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Communication and Education
Education interns Kira Börner and Jana Westerhaus write about their educational activity regarding COP28 and the necessity of debt cancellation for the global South[1] as part of our fight for climate justice. 

What is the COP? 
COP stands for Conference of the Parties and includes countries that signed the original UN climate agreement in 1992, also known as the United Nations Framework Convention on Climate Change (UNFCCC). The mission of the COP is to find collective solutions to stop global warming or at least limit temperature rise to a maximum of 2 degrees Celsius. We started our educational activity with a short role play where we teamed up in pairs to investigate the achievements of the past most important COPs. Every duo got to research about one past COP and had to prepare a short pitch of why next year’s COP should take place in their country again.

Important COPs

UNFCC COP and Agenda21 in Rio de Janeiro (1992)
* Setting rights for the whole world for educational development
* First agreement on reducing emissions
* First agreement on protecting biodiversity
* Agreements on sustainable forest principles
* Agreements on fighting desertification

COP3 in Kyoto. (1997) Kyoto-Protocol
* Commitment of industrialized countries and economies in transition to limit and reduce (5,2% according to 1990) greenhouse gases and emissions in accordance with agreed individual targets until 2012. Agreement on flexible mechanisms – Joint-implementation – Clean Development – Emission Trade (ways of emission trades under different conditions)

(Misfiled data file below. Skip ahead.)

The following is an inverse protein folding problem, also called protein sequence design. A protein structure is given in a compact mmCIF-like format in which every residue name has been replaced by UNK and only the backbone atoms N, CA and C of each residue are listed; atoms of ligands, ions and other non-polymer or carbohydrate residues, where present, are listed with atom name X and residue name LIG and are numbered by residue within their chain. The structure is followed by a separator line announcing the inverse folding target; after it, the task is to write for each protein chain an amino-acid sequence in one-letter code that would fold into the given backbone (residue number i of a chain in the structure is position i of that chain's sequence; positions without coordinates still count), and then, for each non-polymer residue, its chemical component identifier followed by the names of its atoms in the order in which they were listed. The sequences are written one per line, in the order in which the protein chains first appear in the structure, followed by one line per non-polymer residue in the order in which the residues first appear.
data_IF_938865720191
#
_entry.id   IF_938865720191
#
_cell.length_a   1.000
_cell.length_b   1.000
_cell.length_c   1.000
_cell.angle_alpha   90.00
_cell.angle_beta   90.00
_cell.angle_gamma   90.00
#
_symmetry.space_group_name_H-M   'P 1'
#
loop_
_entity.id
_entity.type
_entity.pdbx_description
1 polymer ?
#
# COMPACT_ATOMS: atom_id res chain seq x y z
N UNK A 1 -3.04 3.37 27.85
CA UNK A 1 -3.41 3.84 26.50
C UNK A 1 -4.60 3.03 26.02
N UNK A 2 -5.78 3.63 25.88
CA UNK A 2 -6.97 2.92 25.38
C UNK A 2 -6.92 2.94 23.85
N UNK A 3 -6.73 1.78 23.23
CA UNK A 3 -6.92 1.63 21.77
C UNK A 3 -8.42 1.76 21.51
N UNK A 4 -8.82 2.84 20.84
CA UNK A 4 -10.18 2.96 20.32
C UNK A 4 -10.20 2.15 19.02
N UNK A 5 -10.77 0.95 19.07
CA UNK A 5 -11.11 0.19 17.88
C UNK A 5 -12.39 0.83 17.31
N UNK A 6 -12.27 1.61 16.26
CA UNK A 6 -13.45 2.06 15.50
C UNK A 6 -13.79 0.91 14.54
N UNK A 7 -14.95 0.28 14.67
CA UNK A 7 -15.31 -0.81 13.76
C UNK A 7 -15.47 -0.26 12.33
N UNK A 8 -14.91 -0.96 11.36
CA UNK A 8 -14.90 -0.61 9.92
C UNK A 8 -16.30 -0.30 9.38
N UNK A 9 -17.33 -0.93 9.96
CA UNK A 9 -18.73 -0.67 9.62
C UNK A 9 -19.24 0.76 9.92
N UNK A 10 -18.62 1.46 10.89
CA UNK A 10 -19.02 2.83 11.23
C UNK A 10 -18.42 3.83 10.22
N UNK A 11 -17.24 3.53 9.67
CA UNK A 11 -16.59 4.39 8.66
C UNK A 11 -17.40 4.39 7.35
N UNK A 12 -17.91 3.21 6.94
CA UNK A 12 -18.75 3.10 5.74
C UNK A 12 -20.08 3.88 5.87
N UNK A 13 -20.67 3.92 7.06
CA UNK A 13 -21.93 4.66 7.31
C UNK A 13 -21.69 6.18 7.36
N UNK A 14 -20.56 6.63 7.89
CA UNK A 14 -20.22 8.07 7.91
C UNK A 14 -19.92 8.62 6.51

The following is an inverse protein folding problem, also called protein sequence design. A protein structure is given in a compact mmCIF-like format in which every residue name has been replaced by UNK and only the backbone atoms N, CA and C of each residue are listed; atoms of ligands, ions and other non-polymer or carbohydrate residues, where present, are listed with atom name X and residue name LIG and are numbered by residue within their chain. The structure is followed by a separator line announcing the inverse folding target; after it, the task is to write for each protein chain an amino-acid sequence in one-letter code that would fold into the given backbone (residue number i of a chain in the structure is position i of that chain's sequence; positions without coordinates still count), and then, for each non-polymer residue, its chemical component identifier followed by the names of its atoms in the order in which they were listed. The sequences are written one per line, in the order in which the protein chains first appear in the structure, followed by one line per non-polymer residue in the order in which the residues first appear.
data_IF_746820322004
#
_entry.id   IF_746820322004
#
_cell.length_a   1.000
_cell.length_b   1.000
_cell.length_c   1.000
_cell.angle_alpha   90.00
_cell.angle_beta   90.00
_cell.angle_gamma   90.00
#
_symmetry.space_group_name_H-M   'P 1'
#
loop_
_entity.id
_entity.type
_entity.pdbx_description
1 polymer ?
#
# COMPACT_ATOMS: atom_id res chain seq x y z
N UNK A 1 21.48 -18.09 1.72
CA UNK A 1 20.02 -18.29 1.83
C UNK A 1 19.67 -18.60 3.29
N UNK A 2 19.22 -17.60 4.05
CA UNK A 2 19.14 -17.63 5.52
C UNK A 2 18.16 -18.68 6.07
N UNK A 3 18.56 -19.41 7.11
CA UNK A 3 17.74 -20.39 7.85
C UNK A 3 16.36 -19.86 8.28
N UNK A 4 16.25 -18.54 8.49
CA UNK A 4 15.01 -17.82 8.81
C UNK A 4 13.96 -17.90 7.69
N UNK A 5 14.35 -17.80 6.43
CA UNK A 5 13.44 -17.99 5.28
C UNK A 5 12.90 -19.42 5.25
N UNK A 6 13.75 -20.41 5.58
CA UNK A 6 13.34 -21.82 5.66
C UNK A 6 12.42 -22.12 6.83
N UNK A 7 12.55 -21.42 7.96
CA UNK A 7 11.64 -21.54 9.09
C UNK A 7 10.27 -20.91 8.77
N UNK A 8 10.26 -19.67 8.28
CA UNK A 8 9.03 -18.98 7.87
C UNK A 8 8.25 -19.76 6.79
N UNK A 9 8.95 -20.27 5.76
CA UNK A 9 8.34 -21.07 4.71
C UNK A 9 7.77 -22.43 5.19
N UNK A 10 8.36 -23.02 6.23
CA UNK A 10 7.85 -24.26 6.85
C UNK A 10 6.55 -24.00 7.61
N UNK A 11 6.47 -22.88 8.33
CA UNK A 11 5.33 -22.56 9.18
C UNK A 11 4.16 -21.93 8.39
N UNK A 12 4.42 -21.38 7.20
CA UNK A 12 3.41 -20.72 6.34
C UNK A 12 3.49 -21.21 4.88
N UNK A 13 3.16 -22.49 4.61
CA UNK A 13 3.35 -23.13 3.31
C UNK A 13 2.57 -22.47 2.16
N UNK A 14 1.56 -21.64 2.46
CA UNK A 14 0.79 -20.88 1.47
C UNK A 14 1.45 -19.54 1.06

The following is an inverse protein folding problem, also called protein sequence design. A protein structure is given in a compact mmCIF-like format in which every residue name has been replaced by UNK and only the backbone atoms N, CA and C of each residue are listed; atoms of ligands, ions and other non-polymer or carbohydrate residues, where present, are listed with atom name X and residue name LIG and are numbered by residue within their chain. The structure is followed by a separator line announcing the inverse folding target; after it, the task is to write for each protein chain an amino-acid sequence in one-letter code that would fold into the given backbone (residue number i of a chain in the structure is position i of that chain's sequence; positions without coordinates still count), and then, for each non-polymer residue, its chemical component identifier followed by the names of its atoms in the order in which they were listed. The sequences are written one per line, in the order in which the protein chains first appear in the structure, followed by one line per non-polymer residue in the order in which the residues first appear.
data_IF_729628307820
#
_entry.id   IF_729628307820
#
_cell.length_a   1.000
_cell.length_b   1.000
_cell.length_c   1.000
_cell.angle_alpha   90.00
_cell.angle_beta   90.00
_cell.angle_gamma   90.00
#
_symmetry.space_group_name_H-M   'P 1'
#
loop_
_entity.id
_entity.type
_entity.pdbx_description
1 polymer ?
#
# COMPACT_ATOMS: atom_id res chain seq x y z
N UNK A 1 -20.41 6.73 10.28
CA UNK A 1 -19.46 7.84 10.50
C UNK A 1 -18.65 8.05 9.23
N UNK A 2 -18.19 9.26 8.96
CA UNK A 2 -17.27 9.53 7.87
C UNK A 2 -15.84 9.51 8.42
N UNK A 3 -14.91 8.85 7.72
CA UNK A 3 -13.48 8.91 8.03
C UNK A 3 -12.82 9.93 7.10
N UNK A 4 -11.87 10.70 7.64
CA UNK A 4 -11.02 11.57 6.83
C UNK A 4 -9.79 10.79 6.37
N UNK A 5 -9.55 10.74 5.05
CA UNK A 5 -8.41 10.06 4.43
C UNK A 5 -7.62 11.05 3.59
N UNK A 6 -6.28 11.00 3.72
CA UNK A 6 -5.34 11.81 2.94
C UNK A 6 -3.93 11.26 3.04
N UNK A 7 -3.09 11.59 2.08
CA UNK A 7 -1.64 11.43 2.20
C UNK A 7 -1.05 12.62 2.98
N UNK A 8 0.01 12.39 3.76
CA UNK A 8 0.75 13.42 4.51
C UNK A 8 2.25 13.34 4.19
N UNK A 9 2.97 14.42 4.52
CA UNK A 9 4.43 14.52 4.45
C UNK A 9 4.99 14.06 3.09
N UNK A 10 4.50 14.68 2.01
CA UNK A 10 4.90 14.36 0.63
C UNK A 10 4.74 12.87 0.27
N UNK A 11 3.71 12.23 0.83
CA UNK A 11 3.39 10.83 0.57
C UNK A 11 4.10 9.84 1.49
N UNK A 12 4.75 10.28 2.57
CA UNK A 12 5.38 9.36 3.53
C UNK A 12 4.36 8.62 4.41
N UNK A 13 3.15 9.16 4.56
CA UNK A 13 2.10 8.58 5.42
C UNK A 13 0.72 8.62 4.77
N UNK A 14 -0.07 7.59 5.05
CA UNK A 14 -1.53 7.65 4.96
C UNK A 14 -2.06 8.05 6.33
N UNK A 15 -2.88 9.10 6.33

* It works in terms of supporting more investment in projects abroad. The idea was that both parties would benefit from that. On one hand the receiving country takes advantage of, for example, given technologies and the money they would get for selling their emission rights. On the other hand, the investing country gains rights of emissions. (Mechanisms are concepts to support projects abroad. Through the emission trading, investing countries can count the emissions which have been cut in the receiving countries on their account. The Background: Reducing emissions where it is the cheapest, doesn’t matter where) (2005 the Kyoto-protocol started in its first period until 2012)

COP15 in Copenhagen (2009)
* High expectations on this one. Trying to extend Kyoto, the parties couldn’t agree, voluntary agreements.
* Global north agreed on mobilizing 100 billion dollars from 2020 every year to support the global south. Be aware of language here! Mobilizing!

COP18 in Doha (2012) and Kyoto II
* Tracking of achievements from Kyoto I
* Kyoto got extended until 2020 (US was never part of the agreement, Japan, Canada, New Zealand and Russia quit the agreement (the biggest emitters; with the leftover parties in the agreement responsible for “just” 15% of the global emissions).

COP21 in Paris (2015)
* Kyoto-agreement is ending 2020.
* New climate agreement was arranged (Paris agreement)
* Including the 17 Development goals (Backbone for Paris agreement, common thread for 1,5°C limit)
* First international agreement for global north and global south including supporting each other in achieving the goals.
* Celebrated big in the world, but agreements were non-binding, with no consequences for not achieving…

COP27 Scharm el-Sheikh (Egypt 2022)
* Loss and damage fund was created (refers to the measures that we take to help a country to get back on its feet after being hit by a climate action).